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Shuttle SX58H7 review

Good barebones come in small packages, apparently

Shuttle SX58H7
This case-PSU-motherboard bundle can cope with gaming-standard components

TechRadar Verdict

Neat but not cheap. Shuttle is almost on the mark. Temperature worries linger, though


  • +

    Fantastic space management

  • +

    Great visuals and quiet

  • +

    Stick a 990X EE in it


  • -

    Just keep blowing on it


There are plenty of things you can do with a barebones system such as Shuttle's SX58H7 case-PSU-motherboard bundle.

Buy a powerful, reasonably priced CPU such as the Intel Core i7 930 and a budget 3D card and RAM, and you get one formidable workstation or media centre. Those eight threads across four cores on the 930's die will chew through processor-intensive applications and rendering tasks like a beaver through balsa wood.

Alternatively, whack in a decent DX11 card, match it again with an affordable Core i7 and triple-channel, low-latency DDR3 RAM and boot up a very capable gaming or Photoshop rig. Watch the size of your memory modules though: there's little headroom between the RAM slots and overhanging storage bay.

What almost no one would think to do with this diminutive desktop case, though, is fill it with top-of-the-line components for maxed-out gaming. But it is possible.


The Shuttle SX58H7 motherboard inside supports any member of the Core i7 9xx series gang, including Intel's most powerful CPU, the 990X Extreme Edition. Struck dumb by such a prospect, we had to stick one in there. And what better graphics card to pair with such an extreme processor than Nvidia's GTX 580?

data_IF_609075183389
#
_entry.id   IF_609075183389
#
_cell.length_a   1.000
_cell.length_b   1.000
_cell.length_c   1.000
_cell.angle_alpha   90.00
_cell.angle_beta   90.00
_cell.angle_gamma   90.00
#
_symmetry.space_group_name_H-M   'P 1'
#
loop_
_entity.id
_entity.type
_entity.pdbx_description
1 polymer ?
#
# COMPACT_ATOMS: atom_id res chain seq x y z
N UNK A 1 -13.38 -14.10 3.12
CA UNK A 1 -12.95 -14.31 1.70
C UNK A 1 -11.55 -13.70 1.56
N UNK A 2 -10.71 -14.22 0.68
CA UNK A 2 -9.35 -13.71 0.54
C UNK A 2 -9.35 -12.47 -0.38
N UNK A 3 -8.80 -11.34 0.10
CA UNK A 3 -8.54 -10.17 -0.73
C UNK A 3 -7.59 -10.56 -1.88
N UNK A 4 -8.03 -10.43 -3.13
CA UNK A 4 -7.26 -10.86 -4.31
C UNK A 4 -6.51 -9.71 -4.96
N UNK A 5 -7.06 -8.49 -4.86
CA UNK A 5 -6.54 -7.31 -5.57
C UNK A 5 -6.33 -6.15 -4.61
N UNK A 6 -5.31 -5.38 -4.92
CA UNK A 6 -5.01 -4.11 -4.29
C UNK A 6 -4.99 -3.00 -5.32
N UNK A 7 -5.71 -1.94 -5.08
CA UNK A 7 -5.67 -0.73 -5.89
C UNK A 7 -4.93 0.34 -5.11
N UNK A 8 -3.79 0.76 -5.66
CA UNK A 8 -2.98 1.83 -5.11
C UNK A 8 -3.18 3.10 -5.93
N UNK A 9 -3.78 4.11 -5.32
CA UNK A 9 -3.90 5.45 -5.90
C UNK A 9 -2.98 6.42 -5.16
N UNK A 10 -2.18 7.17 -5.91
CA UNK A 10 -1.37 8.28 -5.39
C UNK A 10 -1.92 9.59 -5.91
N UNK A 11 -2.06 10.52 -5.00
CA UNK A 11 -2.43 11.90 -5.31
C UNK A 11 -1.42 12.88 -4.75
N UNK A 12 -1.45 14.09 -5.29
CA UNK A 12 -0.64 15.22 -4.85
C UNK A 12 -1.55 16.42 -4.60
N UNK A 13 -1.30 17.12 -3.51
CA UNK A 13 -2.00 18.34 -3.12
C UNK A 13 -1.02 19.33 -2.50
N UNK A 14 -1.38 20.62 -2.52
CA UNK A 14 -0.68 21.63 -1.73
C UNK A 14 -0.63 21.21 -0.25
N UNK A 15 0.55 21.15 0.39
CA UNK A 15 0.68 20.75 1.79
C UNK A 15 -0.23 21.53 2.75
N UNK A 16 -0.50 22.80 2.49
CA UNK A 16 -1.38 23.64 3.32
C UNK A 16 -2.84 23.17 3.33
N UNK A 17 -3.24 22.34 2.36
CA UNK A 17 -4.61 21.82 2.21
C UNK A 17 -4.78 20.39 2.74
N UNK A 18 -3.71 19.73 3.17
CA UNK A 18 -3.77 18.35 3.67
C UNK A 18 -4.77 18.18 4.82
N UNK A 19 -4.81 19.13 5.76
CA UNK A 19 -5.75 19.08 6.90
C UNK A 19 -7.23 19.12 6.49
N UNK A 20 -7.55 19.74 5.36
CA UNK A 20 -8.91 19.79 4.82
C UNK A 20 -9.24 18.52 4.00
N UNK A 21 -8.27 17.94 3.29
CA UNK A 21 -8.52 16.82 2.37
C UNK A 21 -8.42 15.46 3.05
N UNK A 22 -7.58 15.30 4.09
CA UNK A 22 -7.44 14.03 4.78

Well, the Zotac Nvidia GeForce GTX 590 perhaps, but it wouldn't quite fit. So the 580 it is. In fact, AMD's king-size 6 series cards, such as the Radeon HD 6790, are out of the question here too, such is the compact nature of the interior. Gazing inside reminded us of the shoebox apartments in Tokyo that Philippa Forrester always seemed to cram herself into on Tomorrow's World. Welcome back, obscure TV memories.

There's an inevitable amount of fiddling involved in actually building a system inside the Shuttle SX58H7, particularly fitting the GPU's PCI-e power connectors beneath that aforementioned storage bay of fiddliness.

Elsewhere the layout is inspired, though – everything that can be has been tucked away, and everything you need is at hand.

Temperature's an issue in such a cramped space, though. Apparently the thin, flat vapour-chamber heatpipes of the I.C.Evo CPU cooler work better than copper pipes. We found in reality that it's fine with low-end CPUs, but not quite the 990X for long-term usage.

On test

For testing we stressed this case with a higher spec than most would attempt. At the limit of its capabilities, the Shuttle SX58H7 runs the hardware cool enough to prevent instabilities.

However, load temperatures for CPU and GPU were higher than anyone who'd just spent £1,300 on two components would like. At temperatures of 74C (165F) the CPU isn't going to set itself on fire, but it won't live as long as it would in a larger cooled case.

It's a wondrous thing to see a machine smaller than R2-D2's rucksack running DirectX 11 games at 50fps. Things start to get a little too hot for comfort when the GPU and CPU are stressed for any length of time. With slightly lower end parts, temperatures shouldn't be such an issue, but that does defeat the point.

CPU temperature performance

Core i7 990X: Degrees Celsius – lower is better
Shuttle sx58h7 idle: 48
Shuttle sx58h7 load: 74

GPU temperature performance

GTX 580: Degrees Celsius – lower is better
Shuttle sx58h7 idle: 43
Shuttle sx58h7 load: 85


For gamers with realistic budgets, it's a great place to start a system that'll fit anywhere, and as a workstation it's ideal.

USB 3.0 and SATA 6Gbps would be nice at this price, which seems steep considering there's no CPU, RAM or storage included. The growing presence of Sandy Bridge Mini ITX motherboards casts a further shadow over this barebones deal.

But if you're smart with how you use it, this Shuttle SX58H7 could be just the ticket.

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